Having done all I could, I’d done nothing, and I told them so. My mantra, half-truth and half-lie, was: ‘Your lives can be made a little better—that’s all.’
Markie was usually outside in the enclosure when I arrived, pacing or reading, the first to see my approach across the barred gate. Even in this confinement, Markie seemed energized by Lomé. Suddenly he had two dozen opposition papers to read, and I tried to bring enough to tide him over until the next visit, when he would want to discuss every article. Once I asked whether he often thought about his illness. “At the beginning,” he said, “I thought about it a lot. A lot. Now, I don’t think about it so much.” Since there was no middle school in Christine’s village, he was determined to go back to Lavié and graduate. Meanwhile, he occupied his days in the hospital paging through a French-English dictionary I’d given him, and trying to decipher the book I’d written about his family and his village.
In my decade away from Togo the thought of Markie had always brought the same image to my mind: a skinny little boy ambling, in the bow-legged way of his that was probably the earliest sign of his disease, across our yard in Lavié with a bold, knowing smile on his face, preparing to tell me that I was wrong, we couldn’t get to the moon on my moped. But from now on my picture of Markie will always be of an older boy, sitting on a hospital bed in dirty clothes that hang off his skeletal frame, his face floating above his body almost independent, almost free, mouthing to himself the words of an opposition newspaper lying open in his lap, and then looking up with a nod of comprehension.
I went on a trip to Ghana, and a trip to Kpalimé, and whenever I came back to the hospital they were still in the room. Bandages appeared on the children’s shins and they waited for news of the flesh that was being tested somewhere in France. They never seemed to resent my exaggerated freedom of movement; only, they wanted more visits and complained that I was always rushing off. They were content just to have us all sit in the room together, saying little for hours on end. And for everything beyond what the hospital provided—even if they wanted bananas, a newspaper, or a piece of cloth—they counted on me to give enough money to last until my next visit. If it slipped my mind, they would be left stranded.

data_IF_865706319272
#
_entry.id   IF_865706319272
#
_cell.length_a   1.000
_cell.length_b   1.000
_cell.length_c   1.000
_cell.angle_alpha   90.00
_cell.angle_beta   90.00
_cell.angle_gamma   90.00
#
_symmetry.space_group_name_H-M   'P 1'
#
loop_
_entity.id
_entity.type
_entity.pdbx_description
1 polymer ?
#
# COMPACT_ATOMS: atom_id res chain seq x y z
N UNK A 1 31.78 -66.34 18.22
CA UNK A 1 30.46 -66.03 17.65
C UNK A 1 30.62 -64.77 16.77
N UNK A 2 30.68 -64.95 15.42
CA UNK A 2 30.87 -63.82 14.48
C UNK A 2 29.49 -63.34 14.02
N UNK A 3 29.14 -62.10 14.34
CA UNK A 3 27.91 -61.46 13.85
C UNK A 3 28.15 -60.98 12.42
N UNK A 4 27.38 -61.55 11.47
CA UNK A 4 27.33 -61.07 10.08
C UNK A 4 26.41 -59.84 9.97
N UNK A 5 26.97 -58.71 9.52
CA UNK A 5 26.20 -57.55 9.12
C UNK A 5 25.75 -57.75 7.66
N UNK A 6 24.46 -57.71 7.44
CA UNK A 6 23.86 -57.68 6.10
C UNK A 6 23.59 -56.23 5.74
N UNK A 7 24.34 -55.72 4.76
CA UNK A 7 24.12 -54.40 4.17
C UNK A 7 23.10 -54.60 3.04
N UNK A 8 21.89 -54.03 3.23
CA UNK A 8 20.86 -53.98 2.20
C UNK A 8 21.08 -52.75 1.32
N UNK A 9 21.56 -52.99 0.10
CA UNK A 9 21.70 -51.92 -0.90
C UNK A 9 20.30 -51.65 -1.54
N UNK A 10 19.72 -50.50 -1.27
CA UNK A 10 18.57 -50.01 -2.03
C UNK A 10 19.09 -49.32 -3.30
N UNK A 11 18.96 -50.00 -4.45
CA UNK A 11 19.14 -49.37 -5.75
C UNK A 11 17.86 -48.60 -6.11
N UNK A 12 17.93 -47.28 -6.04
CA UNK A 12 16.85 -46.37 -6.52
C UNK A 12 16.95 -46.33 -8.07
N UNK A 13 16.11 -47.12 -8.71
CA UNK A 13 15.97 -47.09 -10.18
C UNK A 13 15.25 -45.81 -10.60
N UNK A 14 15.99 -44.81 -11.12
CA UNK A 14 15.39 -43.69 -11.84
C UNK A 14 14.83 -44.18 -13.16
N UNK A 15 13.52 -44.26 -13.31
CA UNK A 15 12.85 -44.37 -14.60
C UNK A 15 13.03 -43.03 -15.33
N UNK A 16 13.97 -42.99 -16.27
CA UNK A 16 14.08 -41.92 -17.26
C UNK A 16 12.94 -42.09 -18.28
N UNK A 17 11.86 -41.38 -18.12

Having done all I could, I’d done nothing, and I told them so. Out of more than ordinary politeness, they insisted that I was wrong. My mantra, half-truth and half-lie, was: “Your lives can be made a little better—that’s all.” And they would agree; but they never really believed it. Somehow the fact of being in a hospital from week to week eventually had to mean recovery. With nurses coming in every day to take their temperatures, and the doctor just down the hall two mornings a week, and a flush toilet (even if it didn’t work), and a steady stream of afflicted Togolese wandering around the grounds outside, how could they not be getting well? The operation Asamoa had proposed became a miracle cure, until he told me one day that it wasn’t feasible—in Togo it was minor surgery, a luxury for overworked surgeons, no one would perform it. Devastated, the family and I agreed that he shouldn’t have mentioned it in the first place. A week later, perhaps a bit conscience-stricken, he changed his mind again. The shifts in fortune bewildered the children.
They were on two prescription drugs, and one day they told me that they were beginning to feel better. Markie showed me that he could get his arms almost over his head without a great struggle, and Dové too. We wept and celebrated. It might have been true, it might have been the suggestive power of the hospital and the drugs—which still made it true. I didn’t care. I was desperate for good news. I needed to believe in a miracle cure nearly as much as they.